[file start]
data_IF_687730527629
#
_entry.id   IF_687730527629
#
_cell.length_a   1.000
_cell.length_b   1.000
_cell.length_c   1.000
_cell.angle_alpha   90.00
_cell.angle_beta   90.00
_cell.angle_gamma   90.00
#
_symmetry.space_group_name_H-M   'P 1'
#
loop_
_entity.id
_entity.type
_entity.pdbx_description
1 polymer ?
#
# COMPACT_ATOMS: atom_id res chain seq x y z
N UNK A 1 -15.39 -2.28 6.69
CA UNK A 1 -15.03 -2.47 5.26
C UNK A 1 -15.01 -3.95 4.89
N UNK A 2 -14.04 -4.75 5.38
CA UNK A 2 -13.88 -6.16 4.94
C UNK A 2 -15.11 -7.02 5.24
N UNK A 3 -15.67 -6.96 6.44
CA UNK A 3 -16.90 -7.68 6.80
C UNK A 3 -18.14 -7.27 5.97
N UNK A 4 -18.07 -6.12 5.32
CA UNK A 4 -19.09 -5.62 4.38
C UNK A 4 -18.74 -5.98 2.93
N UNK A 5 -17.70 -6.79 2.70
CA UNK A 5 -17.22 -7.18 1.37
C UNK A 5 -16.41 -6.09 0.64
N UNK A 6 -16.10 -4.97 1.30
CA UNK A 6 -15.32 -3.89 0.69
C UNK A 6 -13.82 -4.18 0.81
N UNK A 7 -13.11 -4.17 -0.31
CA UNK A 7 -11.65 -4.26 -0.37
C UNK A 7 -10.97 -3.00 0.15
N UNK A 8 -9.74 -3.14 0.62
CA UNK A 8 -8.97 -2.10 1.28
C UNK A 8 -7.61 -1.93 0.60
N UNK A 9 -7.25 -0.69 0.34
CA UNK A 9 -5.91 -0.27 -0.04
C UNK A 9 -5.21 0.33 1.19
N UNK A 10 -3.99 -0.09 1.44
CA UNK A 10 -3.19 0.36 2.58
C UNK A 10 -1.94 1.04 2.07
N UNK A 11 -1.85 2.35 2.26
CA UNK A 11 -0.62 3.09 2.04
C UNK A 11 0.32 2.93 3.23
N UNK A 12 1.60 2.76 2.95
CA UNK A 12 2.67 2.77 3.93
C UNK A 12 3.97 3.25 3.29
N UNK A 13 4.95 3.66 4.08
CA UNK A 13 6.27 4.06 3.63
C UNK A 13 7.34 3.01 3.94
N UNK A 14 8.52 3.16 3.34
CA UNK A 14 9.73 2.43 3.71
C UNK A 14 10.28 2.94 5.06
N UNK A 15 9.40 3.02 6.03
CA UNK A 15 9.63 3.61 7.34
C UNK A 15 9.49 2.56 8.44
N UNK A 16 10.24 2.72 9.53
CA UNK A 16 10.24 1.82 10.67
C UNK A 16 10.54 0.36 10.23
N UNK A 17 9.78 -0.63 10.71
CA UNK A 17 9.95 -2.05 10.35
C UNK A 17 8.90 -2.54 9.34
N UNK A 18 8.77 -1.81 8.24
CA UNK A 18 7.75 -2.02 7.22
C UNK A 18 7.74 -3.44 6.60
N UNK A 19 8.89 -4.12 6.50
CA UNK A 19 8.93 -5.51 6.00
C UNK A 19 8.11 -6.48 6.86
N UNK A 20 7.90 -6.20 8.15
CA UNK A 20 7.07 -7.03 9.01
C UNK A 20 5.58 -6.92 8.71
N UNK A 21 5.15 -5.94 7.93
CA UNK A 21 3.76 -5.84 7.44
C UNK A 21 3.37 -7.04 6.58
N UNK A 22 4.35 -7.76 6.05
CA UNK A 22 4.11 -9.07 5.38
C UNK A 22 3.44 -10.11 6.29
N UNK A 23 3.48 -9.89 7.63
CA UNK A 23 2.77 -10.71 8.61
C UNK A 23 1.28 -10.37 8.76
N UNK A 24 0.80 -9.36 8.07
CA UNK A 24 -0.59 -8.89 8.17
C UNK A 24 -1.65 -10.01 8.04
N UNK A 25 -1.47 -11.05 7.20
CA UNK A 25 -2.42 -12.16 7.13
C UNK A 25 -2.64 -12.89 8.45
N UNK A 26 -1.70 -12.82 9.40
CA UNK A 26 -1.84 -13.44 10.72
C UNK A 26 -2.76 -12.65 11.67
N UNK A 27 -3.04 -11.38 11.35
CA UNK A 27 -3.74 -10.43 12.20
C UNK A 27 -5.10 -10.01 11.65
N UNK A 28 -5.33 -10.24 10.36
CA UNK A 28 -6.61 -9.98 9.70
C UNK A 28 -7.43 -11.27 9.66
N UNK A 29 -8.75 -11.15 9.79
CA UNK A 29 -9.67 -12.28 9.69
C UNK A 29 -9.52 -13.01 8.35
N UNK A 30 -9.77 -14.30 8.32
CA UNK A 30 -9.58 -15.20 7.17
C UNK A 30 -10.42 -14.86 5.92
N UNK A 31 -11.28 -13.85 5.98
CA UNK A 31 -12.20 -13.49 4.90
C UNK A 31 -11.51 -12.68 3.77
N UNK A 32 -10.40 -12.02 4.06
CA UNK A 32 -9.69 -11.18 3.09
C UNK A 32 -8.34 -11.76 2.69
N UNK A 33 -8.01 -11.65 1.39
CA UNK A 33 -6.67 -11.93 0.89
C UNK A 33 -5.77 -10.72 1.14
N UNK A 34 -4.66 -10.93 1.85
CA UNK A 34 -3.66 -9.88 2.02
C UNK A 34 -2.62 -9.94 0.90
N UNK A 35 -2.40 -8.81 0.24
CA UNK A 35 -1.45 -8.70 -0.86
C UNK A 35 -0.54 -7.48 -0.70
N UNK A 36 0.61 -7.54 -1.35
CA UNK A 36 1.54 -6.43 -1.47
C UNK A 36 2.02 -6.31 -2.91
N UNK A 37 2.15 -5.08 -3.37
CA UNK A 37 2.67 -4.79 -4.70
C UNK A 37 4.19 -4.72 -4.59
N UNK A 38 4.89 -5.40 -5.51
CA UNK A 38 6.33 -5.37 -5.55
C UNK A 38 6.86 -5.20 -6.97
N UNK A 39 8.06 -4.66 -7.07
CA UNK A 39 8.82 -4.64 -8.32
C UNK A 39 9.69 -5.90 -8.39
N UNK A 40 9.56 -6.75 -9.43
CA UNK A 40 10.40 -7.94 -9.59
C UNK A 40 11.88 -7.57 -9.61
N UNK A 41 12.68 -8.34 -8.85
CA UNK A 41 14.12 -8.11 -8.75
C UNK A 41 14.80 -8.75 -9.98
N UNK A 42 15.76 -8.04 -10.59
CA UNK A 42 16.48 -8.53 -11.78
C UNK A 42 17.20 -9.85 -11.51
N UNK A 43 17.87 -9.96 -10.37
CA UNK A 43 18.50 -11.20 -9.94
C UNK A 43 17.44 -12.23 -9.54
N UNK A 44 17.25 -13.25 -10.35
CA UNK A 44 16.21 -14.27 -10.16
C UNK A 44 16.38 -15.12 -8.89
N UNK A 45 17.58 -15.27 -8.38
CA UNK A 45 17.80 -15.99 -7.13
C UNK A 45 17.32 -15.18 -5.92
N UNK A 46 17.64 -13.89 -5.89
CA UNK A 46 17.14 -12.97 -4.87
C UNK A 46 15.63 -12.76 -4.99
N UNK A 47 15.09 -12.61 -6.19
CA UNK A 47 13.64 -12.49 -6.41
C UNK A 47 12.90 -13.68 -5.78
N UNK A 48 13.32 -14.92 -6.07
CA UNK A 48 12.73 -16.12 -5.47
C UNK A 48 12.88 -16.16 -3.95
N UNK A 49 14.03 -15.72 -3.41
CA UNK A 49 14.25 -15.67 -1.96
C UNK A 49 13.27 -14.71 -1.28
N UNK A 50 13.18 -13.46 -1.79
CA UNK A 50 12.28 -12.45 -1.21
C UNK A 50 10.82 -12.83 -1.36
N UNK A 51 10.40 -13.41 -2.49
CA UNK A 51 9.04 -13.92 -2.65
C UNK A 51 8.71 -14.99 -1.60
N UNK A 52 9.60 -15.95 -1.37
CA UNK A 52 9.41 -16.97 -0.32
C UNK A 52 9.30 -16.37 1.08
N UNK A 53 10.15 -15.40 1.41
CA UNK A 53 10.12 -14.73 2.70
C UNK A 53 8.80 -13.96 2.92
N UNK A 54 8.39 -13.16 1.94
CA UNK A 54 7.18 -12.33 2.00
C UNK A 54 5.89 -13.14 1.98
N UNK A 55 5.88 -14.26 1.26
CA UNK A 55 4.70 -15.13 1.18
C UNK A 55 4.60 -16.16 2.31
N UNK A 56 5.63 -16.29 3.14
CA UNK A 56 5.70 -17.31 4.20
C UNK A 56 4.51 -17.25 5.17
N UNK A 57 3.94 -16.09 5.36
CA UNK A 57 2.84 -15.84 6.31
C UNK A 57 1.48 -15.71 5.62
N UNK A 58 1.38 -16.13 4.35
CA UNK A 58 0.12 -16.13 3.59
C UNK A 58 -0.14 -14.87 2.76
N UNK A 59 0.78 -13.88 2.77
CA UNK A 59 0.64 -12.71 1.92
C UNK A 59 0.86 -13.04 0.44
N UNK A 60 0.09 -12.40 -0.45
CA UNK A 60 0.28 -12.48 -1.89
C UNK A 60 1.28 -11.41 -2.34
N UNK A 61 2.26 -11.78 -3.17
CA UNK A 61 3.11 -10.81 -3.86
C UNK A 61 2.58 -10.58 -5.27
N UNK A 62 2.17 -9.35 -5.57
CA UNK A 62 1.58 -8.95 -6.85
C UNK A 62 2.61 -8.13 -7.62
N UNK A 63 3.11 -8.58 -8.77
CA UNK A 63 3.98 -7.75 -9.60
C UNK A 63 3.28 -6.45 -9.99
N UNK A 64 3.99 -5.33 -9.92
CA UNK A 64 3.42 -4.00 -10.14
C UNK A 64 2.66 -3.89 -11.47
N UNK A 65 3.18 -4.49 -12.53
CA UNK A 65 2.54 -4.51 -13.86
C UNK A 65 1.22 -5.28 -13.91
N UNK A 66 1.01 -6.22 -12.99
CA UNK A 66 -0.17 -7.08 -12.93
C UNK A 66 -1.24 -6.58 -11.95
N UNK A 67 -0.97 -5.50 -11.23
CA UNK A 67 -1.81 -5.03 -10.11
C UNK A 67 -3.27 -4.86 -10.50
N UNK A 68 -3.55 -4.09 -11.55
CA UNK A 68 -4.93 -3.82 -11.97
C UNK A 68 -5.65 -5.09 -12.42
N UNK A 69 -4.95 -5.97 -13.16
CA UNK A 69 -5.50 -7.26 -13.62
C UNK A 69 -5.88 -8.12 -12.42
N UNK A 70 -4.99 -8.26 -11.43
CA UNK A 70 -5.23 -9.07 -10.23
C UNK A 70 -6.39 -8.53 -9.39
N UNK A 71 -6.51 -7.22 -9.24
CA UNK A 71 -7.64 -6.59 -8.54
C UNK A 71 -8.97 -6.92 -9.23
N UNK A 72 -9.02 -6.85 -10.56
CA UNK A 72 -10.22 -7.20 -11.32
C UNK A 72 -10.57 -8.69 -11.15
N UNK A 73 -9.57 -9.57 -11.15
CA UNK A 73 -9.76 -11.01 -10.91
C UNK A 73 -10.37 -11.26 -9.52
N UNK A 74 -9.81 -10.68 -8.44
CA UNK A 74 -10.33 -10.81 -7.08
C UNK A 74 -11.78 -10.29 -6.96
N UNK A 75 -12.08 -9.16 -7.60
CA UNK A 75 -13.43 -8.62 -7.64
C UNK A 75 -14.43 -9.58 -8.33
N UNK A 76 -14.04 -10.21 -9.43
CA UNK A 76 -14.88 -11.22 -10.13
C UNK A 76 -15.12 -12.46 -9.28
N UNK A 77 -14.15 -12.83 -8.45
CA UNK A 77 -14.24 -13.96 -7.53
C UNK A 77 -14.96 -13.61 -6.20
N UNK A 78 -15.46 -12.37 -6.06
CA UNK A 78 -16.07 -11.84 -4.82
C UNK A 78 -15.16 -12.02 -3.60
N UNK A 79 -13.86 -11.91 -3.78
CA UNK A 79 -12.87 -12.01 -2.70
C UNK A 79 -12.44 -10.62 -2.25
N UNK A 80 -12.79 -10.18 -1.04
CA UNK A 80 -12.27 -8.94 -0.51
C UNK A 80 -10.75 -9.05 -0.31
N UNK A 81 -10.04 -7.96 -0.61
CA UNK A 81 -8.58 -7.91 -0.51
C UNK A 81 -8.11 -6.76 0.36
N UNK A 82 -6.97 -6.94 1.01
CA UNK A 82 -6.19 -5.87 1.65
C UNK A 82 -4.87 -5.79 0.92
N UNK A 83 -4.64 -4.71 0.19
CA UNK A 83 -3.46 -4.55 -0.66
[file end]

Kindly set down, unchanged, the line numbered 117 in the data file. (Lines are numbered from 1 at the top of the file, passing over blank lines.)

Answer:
N UNK A 33 -8.01 -11.65 1.39